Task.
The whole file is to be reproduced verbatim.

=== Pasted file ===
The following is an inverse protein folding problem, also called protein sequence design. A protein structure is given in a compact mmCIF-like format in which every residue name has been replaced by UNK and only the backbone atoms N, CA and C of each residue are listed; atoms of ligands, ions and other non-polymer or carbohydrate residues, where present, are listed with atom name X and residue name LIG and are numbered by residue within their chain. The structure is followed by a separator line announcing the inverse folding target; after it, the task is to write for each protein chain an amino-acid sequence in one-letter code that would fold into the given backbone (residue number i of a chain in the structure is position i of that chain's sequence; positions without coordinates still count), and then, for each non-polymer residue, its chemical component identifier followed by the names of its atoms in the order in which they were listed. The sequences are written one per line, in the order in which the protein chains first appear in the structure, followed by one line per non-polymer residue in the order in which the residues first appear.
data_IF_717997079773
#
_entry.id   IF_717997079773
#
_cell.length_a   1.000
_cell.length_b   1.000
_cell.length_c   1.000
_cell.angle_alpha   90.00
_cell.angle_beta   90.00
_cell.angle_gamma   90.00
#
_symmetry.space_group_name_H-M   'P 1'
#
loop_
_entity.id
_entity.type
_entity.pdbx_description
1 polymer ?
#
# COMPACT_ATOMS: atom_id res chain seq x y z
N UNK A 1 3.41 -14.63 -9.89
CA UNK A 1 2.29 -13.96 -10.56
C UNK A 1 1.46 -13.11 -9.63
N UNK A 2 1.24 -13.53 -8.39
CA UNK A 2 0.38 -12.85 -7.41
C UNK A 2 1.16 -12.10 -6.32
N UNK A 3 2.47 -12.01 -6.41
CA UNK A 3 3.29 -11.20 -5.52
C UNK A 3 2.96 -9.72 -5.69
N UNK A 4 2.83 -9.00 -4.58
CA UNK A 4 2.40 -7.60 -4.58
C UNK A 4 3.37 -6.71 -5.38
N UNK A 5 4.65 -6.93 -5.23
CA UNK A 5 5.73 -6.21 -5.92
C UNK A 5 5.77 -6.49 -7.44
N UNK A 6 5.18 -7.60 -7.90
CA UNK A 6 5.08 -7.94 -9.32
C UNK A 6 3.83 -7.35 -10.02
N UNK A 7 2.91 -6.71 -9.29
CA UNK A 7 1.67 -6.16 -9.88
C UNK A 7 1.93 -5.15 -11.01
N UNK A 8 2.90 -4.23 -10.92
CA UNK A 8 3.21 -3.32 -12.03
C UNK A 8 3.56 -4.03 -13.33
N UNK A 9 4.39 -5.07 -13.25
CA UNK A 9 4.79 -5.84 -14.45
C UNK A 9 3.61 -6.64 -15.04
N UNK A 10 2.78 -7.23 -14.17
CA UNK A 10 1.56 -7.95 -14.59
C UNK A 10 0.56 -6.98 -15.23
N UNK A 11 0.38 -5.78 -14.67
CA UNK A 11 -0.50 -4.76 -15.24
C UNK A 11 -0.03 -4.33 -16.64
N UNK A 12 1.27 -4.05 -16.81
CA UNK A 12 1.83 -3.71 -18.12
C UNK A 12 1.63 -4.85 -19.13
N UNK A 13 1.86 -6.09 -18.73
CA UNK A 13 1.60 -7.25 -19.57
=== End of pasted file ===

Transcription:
The following is an inverse protein folding problem, also called protein sequence design. A protein structure is given in a compact mmCIF-like format in which every residue name has been replaced by UNK and only the backbone atoms N, CA and C of each residue are listed; atoms of ligands, ions and other non-polymer or carbohydrate residues, where present, are listed with atom name X and residue name LIG and are numbered by residue within their chain. The structure is followed by a separator line announcing the inverse folding target; after it, the task is to write for each protein chain an amino-acid sequence in one-letter code that would fold into the given backbone (residue number i of a chain in the structure is position i of that chain's sequence; positions without coordinates still count), and then, for each non-polymer residue, its chemical component identifier followed by the names of its atoms in the order in which they were listed. The sequences are written one per line, in the order in which the protein chains first appear in the structure, followed by one line per non-polymer residue in the order in which the residues first appear.
data_IF_717997079773
#
_entry.id   IF_717997079773
#
_cell.length_a   1.000
_cell.length_b   1.000
_cell.length_c   1.000
_cell.angle_alpha   90.00
_cell.angle_beta   90.00
_cell.angle_gamma   90.00
#
_symmetry.space_group_name_H-M   'P 1'
#
loop_
_entity.id
_entity.type
_entity.pdbx_description
1 polymer ?
#
# COMPACT_ATOMS: atom_id res chain seq x y z
N UNK A 1 3.41 -14.63 -9.89
CA UNK A 1 2.29 -13.96 -10.56
C UNK A 1 1.46 -13.11 -9.63
N UNK A 2 1.24 -13.53 -8.39
CA UNK A 2 0.38 -12.85 -7.41
C UNK A 2 1.16 -12.10 -6.32
N UNK A 3 2.47 -12.01 -6.41
CA UNK A 3 3.29 -11.20 -5.52
C UNK A 3 2.96 -9.72 -5.69
N UNK A 4 2.83 -9.00 -4.58
CA UNK A 4 2.40 -7.60 -4.58
C UNK A 4 3.37 -6.71 -5.38
N UNK A 5 4.65 -6.93 -5.23
CA UNK A 5 5.73 -6.21 -5.92
C UNK A 5 5.77 -6.49 -7.44
N UNK A 6 5.18 -7.60 -7.90
CA UNK A 6 5.08 -7.94 -9.32
C UNK A 6 3.83 -7.35 -10.02
N UNK A 7 2.91 -6.71 -9.29
CA UNK A 7 1.67 -6.16 -9.88
C UNK A 7 1.93 -5.15 -11.01
N UNK A 8 2.90 -4.23 -10.92
CA UNK A 8 3.21 -3.32 -12.03
C UNK A 8 3.56 -4.03 -13.33
N UNK A 9 4.39 -5.07 -13.25
CA UNK A 9 4.79 -5.84 -14.45
C UNK A 9 3.61 -6.64 -15.04
N UNK A 10 2.78 -7.23 -14.17
CA UNK A 10 1.56 -7.95 -14.59
C UNK A 10 0.56 -6.98 -15.23
N UNK A 11 0.38 -5.78 -14.67
CA UNK A 11 -0.50 -4.76 -15.24
C UNK A 11 -0.03 -4.33 -16.64
N UNK A 12 1.27 -4.05 -16.81
CA UNK A 12 1.83 -3.71 -18.12
C UNK A 12 1.63 -4.85 -19.13
N UNK A 13 1.86 -6.09 -18.73
CA UNK A 13 1.60 -7.25 -19.57